The unemployment rate for young workers between the ages of 16 and 23 is 18%, and that is an increase of five points from a year ago. That age group includes high school drop-outs as well as college graduates, and for these people the future looks bleak. Adults are taking the minimum-wage jobs teenagers might be offered in other economic situations. Older workers, otherwise approaching retirement, are not leaving the workforce as quickly. The openings for younger workers aren’t there.
The bad news is starting your career in a recession is one of the worst things you can do for your long-term financial security. More bad news is that there is little any one person can do about the economy at large. Here are the numbers, from a study at Yale quoted in the cover story in today’s BusinessWeek:
For each percentage-point rise in the unemployment rate, those who graduated during the recession earned 6% to 7% less in their first year of employment than their more fortunate counterparts. Even 15 years out of school, the recession graduates earned 2.5% less than those who began working in more prosperous times.
Young adults might be destined to be a “lost generation.” Here are some suggestions for 16-to-23-year-olds who find themselves having a difficult time starting their career in this recession and want to mitigate its effects on long-term income.
1. Finish your education
It’s an issue of supply and demand. First, if you have not done so, completing your Bachelor’s degree will have two important effects. First, it will improve your marketability among entry-level employees when fewer open positions will create a competitiveness that ensures that the best qualified candidates will win. A Bachelor’s degree is a gateway to at least the middle class, and that’s going to be more important than ever.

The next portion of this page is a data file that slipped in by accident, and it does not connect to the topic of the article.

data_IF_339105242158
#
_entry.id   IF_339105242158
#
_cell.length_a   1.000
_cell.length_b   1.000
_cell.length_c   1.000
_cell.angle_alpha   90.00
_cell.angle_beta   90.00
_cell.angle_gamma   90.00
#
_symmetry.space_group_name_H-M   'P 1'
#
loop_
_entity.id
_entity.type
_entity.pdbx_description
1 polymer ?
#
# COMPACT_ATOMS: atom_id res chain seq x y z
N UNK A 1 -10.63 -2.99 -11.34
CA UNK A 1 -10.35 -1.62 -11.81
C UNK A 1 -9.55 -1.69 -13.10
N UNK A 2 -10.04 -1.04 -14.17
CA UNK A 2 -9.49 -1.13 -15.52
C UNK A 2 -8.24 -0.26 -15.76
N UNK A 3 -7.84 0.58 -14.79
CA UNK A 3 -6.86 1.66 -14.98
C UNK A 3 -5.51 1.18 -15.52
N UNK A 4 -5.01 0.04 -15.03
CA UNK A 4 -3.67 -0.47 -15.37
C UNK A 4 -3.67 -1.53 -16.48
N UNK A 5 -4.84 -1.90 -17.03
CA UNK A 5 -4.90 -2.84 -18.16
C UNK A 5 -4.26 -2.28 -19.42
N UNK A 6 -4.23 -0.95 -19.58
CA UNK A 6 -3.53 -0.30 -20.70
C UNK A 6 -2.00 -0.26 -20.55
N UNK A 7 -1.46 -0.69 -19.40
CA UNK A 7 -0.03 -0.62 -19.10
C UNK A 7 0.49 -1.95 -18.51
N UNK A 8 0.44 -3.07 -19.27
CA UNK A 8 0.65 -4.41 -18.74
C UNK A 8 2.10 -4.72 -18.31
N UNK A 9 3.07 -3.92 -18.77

Second, finishing college now will keep you out of the worst of the recession. This will allow you to stay out of the worst fight for jobs, but it has some drawbacks. Delaying the start of full-time income can also have detrimental effects on your long-term income — but if you wouldn’t be working anyway, this isn’t much of a disadvantage. Also, if you are relying on student loans, you will be amassing more debt that will require payoff down the road, perhaps shacking you to a job or career that is not best for you. New student loans have higher interest rates than they have in the past, adding to the pain of debt.
If you have your Bachelor’s degree, consider spending a few years to earn your Master’s or Doctorate degree. Are you worried about being overqualified? Don’t be. As we’re seeing in the recession where many workers are competing for few jobs, anything that helps you stand above the rest will be an advantage rather than a disadvantage. You might want to consider adapting your desired career to one better suited for an advanced degree, however.
2. Become an apprentice
In general, apprentices earn more throughout their careers than those who don’t hone their skills in a formal training program. Traditionally, apprenticeships are common for certain crafts and trades. Electricians, plumbers, and carpenters often get their starts through apprenticeship and there is significant income potential in these fields.